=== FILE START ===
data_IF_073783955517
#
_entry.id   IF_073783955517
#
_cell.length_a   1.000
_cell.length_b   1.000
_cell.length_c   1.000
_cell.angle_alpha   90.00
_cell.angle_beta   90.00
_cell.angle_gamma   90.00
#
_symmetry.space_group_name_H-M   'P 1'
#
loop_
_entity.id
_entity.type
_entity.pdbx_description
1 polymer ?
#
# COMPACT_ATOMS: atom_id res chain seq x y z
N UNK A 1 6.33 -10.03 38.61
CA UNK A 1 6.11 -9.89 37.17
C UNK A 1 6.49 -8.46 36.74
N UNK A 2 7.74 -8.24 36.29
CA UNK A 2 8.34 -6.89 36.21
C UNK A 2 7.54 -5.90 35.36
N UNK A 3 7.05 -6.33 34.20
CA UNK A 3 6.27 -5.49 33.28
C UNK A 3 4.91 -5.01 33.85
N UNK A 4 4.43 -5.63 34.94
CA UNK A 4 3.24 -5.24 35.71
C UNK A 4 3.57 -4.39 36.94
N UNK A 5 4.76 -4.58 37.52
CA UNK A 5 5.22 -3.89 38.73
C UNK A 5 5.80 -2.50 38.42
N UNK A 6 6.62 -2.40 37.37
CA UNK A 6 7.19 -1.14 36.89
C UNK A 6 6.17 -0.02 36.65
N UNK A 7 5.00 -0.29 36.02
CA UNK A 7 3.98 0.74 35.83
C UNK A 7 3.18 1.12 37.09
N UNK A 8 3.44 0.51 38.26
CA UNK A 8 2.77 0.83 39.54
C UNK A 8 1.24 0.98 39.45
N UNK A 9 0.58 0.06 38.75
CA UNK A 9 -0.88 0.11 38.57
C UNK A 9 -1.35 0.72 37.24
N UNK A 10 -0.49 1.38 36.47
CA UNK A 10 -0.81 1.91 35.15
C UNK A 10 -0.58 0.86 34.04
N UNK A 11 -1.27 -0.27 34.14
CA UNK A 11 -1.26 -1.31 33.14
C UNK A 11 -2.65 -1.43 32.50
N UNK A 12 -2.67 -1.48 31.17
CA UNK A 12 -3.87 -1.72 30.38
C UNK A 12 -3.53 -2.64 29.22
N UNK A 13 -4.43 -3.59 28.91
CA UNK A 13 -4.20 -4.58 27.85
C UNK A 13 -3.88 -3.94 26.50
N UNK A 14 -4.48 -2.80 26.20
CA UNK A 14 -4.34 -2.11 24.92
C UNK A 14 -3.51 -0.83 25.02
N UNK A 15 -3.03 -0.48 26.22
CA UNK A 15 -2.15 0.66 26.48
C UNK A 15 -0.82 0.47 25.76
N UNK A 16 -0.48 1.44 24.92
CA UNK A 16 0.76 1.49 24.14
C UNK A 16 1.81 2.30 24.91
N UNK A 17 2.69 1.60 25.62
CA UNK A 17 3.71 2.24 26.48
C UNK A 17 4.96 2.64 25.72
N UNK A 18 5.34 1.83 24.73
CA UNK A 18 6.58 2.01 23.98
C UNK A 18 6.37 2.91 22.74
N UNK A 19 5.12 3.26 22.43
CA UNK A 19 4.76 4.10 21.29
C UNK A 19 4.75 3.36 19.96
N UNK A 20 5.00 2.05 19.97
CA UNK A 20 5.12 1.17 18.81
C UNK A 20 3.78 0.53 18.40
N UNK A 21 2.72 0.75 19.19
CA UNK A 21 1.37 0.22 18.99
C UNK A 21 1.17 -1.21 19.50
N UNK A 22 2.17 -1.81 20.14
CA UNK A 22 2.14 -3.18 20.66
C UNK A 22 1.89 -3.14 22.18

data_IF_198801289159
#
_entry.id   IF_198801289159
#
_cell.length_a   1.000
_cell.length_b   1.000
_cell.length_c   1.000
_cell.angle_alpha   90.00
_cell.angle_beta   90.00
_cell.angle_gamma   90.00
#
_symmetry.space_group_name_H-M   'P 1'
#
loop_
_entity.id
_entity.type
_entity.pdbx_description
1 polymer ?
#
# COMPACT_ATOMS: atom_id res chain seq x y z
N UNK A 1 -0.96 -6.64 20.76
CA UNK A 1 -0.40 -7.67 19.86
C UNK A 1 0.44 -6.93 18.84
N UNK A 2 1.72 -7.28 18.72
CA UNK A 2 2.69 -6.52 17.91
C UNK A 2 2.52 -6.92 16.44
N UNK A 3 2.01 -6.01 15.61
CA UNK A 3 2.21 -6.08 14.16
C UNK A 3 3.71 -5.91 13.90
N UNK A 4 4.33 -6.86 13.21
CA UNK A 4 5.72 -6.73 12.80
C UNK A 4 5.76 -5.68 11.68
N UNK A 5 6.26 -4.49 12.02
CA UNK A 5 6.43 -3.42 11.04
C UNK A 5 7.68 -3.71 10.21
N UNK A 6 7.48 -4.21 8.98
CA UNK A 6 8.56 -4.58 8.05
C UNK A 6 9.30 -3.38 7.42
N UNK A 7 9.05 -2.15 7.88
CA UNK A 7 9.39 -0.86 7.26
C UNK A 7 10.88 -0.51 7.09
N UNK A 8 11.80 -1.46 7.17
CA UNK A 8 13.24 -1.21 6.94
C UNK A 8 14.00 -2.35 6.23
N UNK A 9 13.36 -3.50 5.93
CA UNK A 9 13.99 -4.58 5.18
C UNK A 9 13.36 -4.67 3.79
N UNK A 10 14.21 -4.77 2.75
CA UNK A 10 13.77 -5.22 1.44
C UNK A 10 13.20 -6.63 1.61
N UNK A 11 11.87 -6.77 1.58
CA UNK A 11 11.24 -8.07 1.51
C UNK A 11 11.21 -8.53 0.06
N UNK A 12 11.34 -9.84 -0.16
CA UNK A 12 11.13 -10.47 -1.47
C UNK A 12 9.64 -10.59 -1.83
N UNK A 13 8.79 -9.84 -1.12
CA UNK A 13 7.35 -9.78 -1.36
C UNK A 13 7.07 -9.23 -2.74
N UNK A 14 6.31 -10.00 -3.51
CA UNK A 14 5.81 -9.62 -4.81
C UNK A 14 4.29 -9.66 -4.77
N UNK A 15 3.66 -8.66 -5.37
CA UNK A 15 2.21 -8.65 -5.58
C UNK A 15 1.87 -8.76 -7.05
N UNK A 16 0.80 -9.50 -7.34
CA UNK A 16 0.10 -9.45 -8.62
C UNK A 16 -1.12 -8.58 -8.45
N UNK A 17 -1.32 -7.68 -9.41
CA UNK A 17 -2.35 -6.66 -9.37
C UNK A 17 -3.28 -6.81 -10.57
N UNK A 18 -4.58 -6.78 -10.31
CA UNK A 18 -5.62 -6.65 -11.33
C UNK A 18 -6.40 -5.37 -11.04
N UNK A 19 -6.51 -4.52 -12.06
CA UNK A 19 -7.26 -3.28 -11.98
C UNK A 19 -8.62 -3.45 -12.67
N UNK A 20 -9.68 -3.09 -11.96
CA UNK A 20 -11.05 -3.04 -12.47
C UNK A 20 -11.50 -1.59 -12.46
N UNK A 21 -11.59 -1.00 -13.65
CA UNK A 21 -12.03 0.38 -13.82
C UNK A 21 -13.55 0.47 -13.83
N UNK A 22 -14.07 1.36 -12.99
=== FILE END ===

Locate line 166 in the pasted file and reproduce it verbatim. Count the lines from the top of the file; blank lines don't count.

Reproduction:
C UNK A 20 -11.50 -1.59 -12.46